The housewares retail chain now predicts more than $200 million in online sales this year after web sales grew 260% in the company’s first fiscal quarter. E-commerce now accounts for 9% of total sales.
Less than two years after resuming online sales, Pier 1 Imports executives say they are “delighted” by the results in the first quarter of the company’s fiscal 2015 year and raising their e-commerce goals.
Pier 1 expects to bring in more than $200 million in e-commerce revenue during this fiscal year, and $400 million next year, president and CEO Alex Smith told analysts on an earnings call today. E-commerce now represents 9% of total sales. The company previously projecting generating 10% of sales from e-commerce by the end of next year, so Pier 1 is essentially a year ahead in meeting its online goals.
“We are delighted in the dramatic increase in e-commerce, which is being embraced by old and new customers,” he said. “When we planned fiscal 2015, we did not expect our customers to engage with Pier1.com with such enthusiasm.”
Pier 1, a housewares and home furnishings retailer that at one point ranked as No. 298 among the Internet Retailer Top 500, stopped selling online in 2007, blaming weak results and other restructuring priorities. Pier 1, reintroduced e-commerce in August 2012 under the direction of a new CEO.
For the fiscal quarter ended May 31, 2014, Pier 1 reported:
Pier 1 attributes much of the growth in its web sales to its strategy that links stores to its e-commerce site. “Our stores continue to serve as an important and productive gateway to Pier1.com, with approximately one-quarter of our online transactions originating at the store and one-third of orders placed at home being picked up in-store,” Smith said.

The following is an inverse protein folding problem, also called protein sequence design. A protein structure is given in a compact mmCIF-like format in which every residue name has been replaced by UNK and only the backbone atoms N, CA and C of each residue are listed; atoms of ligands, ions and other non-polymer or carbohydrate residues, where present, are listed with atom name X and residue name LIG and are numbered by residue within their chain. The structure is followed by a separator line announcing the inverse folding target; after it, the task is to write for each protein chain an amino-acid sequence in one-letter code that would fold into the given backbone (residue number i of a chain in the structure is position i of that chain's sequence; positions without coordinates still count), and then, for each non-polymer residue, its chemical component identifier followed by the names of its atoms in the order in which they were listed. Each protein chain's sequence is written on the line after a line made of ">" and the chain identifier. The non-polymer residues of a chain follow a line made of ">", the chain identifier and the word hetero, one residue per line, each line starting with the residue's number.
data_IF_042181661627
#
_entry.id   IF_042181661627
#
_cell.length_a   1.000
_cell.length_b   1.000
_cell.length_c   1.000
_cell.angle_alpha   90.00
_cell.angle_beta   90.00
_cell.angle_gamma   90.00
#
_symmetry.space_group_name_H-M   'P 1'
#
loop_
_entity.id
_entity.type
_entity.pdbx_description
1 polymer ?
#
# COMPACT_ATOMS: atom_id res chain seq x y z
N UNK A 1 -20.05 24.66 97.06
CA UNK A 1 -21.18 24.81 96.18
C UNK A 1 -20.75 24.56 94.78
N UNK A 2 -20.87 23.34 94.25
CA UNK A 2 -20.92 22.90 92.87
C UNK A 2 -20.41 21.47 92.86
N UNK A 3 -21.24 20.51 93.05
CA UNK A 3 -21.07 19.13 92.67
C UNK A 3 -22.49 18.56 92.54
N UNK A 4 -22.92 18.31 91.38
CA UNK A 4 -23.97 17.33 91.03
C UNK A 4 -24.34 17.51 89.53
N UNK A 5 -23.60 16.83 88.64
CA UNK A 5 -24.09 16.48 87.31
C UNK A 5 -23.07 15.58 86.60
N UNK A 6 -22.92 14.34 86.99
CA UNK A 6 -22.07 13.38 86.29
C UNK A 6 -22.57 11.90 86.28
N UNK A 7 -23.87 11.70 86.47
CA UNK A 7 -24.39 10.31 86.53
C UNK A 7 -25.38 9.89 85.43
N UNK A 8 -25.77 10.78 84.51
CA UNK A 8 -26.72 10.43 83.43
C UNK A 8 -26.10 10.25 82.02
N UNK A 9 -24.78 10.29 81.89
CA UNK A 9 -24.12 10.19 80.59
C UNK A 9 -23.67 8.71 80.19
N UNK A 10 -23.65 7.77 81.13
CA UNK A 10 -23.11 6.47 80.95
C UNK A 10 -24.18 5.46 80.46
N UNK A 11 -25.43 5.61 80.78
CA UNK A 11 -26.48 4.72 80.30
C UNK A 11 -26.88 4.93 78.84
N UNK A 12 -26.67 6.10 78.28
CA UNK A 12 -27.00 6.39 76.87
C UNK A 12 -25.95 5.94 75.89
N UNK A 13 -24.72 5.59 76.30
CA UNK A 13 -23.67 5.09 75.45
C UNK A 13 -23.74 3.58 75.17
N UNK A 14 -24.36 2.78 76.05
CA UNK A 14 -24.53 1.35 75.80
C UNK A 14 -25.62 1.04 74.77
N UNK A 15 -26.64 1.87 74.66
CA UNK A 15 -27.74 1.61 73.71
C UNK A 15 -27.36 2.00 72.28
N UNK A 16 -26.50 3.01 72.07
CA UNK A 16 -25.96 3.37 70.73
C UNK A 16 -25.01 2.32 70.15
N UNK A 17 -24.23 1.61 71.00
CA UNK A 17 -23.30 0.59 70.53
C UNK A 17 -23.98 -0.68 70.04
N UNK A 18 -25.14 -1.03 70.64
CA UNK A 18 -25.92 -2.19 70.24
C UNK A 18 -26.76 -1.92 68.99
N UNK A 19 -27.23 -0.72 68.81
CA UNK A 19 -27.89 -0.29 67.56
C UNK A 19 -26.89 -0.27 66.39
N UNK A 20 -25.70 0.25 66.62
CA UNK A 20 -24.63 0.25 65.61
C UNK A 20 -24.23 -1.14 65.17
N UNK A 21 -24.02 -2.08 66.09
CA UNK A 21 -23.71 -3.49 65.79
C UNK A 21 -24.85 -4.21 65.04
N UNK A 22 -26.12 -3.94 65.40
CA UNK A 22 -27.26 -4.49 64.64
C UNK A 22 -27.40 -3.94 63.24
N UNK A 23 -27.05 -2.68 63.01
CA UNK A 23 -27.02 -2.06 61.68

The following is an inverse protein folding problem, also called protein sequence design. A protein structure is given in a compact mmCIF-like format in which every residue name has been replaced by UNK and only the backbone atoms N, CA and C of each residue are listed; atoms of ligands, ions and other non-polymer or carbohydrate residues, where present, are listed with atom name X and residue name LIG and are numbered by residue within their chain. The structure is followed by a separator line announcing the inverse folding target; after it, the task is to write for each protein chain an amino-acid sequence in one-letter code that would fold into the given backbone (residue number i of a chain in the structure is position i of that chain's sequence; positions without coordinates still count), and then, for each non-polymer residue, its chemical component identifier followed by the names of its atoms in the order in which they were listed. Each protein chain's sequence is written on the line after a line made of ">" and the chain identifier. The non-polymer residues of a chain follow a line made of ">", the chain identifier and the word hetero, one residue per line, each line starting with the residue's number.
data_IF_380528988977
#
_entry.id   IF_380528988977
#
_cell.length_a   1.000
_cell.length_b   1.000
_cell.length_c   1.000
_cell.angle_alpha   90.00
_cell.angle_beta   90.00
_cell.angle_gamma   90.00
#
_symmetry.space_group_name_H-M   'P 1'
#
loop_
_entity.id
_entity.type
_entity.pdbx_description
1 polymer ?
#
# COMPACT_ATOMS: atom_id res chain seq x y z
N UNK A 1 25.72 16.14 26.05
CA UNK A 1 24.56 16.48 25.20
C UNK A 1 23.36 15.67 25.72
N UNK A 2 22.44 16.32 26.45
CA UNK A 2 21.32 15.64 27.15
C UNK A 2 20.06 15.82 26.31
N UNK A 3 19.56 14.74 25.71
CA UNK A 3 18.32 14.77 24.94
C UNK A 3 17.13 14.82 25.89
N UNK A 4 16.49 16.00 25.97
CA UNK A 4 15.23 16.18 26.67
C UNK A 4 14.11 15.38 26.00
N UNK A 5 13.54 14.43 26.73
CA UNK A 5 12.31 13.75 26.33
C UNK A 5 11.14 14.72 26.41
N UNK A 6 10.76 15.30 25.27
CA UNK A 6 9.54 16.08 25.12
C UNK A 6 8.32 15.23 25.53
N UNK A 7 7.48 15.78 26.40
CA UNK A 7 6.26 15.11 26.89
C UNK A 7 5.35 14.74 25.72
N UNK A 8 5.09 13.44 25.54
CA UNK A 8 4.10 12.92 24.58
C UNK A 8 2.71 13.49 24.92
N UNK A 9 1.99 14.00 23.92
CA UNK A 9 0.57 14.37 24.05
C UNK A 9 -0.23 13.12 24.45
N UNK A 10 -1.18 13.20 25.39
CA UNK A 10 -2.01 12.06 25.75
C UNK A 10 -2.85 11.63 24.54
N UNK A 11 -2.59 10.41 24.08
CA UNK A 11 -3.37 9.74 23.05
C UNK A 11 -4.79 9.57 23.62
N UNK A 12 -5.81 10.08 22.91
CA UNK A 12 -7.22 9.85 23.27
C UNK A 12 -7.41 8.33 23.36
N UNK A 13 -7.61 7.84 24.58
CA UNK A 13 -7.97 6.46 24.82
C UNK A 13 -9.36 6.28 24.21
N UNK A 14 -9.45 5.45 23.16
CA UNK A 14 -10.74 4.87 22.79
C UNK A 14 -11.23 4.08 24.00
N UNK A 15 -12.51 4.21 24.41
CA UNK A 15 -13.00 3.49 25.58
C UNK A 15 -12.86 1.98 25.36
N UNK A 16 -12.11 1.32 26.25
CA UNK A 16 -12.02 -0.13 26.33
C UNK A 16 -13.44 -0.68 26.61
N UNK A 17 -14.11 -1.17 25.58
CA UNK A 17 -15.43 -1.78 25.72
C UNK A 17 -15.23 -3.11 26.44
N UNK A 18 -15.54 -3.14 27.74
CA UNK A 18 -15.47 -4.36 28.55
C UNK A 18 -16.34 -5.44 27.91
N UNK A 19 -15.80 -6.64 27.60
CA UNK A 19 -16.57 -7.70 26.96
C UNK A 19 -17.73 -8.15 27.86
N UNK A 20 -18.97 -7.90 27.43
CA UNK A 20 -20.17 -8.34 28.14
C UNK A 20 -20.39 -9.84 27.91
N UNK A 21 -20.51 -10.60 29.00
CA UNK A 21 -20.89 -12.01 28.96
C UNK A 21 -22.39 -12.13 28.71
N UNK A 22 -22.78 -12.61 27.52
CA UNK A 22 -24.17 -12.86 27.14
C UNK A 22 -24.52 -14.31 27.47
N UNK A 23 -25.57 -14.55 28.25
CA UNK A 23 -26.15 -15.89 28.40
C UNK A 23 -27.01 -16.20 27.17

Store shoppers can place online orders for out-of-stock items or online-only products at in-store kiosks. The merchant is also planning to put tablets in the hands of store clerks in the coming months, though it did not specify when.
While Pier 1 executives says its stores play a key role in driving online sales, pure store sales fell short of expectations during the quarter, given steady or declining traffic, and increased promotional activity. “Store sales and profitability were disappointing,” Smith said. “We’re seeing a sea change in customer behavior.”
Smith told analysts that any future increases in store sales will likely come from an uptick in conversion or average order value, as opposed to increased foot traffic in stores.
He also said Pier 1 is evaluating how many bricks-and-mortar stores it should have. “You can be sure that as we look at the strength of our online business, we are thinking how many stores we need to go with it,” Smith said. “We’re looking at quality, not quantity. We are really looking at each individual market.”